The evolution of evaluation models: from Frascati manual to innovation surveys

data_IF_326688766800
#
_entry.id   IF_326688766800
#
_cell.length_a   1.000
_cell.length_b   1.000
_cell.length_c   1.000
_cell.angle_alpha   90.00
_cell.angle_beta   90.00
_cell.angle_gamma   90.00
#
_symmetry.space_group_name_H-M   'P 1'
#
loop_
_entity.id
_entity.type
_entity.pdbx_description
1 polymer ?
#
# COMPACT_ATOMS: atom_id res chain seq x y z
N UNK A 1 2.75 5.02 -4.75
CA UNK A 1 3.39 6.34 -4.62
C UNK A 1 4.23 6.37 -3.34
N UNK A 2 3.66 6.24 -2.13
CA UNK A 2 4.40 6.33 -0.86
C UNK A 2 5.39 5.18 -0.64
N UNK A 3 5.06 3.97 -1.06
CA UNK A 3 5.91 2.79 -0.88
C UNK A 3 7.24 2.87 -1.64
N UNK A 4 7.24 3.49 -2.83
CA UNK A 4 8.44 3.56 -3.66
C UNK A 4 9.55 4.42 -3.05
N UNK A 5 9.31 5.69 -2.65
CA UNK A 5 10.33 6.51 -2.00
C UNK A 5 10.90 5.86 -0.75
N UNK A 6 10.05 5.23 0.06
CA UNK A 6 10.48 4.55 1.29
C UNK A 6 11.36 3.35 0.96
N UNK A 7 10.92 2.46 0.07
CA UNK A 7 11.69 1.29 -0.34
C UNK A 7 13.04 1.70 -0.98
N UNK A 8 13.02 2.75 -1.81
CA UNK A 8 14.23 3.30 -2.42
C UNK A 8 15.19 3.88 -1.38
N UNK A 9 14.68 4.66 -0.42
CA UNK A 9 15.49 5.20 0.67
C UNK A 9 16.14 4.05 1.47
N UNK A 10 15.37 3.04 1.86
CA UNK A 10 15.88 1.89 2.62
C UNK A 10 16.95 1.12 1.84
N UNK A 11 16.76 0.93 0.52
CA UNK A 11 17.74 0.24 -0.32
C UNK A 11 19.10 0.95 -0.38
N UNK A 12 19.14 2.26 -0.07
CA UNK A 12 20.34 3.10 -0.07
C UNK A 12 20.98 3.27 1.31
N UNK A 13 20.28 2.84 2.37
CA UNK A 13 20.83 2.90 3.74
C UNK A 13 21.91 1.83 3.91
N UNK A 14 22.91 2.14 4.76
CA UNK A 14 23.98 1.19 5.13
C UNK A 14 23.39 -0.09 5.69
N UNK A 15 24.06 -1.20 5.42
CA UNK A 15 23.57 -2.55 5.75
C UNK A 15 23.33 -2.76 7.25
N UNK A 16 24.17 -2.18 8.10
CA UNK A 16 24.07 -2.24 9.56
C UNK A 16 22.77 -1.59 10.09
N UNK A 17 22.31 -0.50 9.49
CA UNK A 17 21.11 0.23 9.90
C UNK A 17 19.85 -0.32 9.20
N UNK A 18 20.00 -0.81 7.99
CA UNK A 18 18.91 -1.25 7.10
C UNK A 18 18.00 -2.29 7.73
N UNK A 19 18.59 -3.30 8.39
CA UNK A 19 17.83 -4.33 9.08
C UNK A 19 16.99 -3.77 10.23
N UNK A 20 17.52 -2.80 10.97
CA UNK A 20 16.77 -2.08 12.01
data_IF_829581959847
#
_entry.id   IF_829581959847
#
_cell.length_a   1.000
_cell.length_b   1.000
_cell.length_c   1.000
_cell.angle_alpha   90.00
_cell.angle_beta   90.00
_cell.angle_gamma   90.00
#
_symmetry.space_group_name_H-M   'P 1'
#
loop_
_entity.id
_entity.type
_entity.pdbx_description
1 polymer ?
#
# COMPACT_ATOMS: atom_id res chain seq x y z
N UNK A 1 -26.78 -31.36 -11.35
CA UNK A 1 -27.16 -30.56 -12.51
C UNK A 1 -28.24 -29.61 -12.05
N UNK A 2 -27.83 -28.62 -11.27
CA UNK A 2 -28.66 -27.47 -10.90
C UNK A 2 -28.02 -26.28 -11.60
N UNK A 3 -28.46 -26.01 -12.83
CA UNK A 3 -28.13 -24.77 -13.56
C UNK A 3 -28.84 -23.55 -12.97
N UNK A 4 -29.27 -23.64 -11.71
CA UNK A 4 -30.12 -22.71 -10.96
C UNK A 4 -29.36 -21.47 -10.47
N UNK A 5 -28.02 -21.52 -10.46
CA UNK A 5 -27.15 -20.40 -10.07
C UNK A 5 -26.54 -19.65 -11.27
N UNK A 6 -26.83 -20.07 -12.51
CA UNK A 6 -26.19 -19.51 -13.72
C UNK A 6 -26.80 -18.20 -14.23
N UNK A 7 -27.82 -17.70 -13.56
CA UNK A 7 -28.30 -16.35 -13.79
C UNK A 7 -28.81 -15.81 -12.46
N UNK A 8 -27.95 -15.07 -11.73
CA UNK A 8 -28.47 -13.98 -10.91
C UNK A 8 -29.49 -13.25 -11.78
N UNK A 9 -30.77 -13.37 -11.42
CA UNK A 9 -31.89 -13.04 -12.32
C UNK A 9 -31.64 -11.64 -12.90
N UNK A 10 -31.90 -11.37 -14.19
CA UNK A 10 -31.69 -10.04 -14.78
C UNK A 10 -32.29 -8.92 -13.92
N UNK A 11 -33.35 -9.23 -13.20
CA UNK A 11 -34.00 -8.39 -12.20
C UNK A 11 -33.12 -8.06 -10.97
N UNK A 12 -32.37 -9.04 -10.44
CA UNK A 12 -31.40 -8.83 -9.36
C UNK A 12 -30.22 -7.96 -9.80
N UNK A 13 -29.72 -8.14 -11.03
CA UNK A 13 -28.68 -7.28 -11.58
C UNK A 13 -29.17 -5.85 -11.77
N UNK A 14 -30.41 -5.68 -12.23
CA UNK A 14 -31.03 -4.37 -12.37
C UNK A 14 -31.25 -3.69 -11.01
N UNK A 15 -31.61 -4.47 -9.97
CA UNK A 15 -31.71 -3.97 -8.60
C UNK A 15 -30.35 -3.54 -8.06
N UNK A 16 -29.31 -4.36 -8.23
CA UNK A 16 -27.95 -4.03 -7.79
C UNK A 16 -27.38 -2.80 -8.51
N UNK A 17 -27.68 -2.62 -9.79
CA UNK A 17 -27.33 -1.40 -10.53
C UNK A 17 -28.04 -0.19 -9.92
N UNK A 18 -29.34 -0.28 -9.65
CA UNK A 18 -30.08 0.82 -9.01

Models and indicators which are based on ‘Research and Development’, ‘patent’, and ‘bibliometrics’ could be considered as the oldest, best known and most widely used models and indicators among policy makers in most of the countries. Among these models and indicators, the most famous one is the Frascati manual. These R&D and patent based models (especially the Frascati manual) are mainly extracted from so-called  ‘linear Science-Push’ theories. However, these linear theories have been criticized for three decades, seriously  by well-known science, technology, and innovation scholars such as Richard Nelson, Nathan Rosenberg, and Chris Freeman. The achievement of these criticisms isthat in the two recent decades we could see the rising of  alternative models and indicators,above of which the surveys entitled‘Innovation Surveys’. The main aim of  this article is to review these emerging models more closely.In this article, first of all we will take a brief look at the history of science, technology, and innovation studies, especially the rise of major criticisms on thelinear science-push theories. After that it will be reviewedthat how the innovation surveys stood against the inefficiencies of science-push models. Then we will take a look at different types of innovation surveys, especially ‘Community Innovation Survey (CIS)’ which is the most widely accepted and standardized version of innovation surveys. Finally we will show in brief the considerable extent that these surveys are accepted and welcomed by academic community.Due to the widespread use of innovation surveys in many countries, there is an increasingly necessity to pay more attention to these surveys in our country Iran, especially as a basis  for policy making.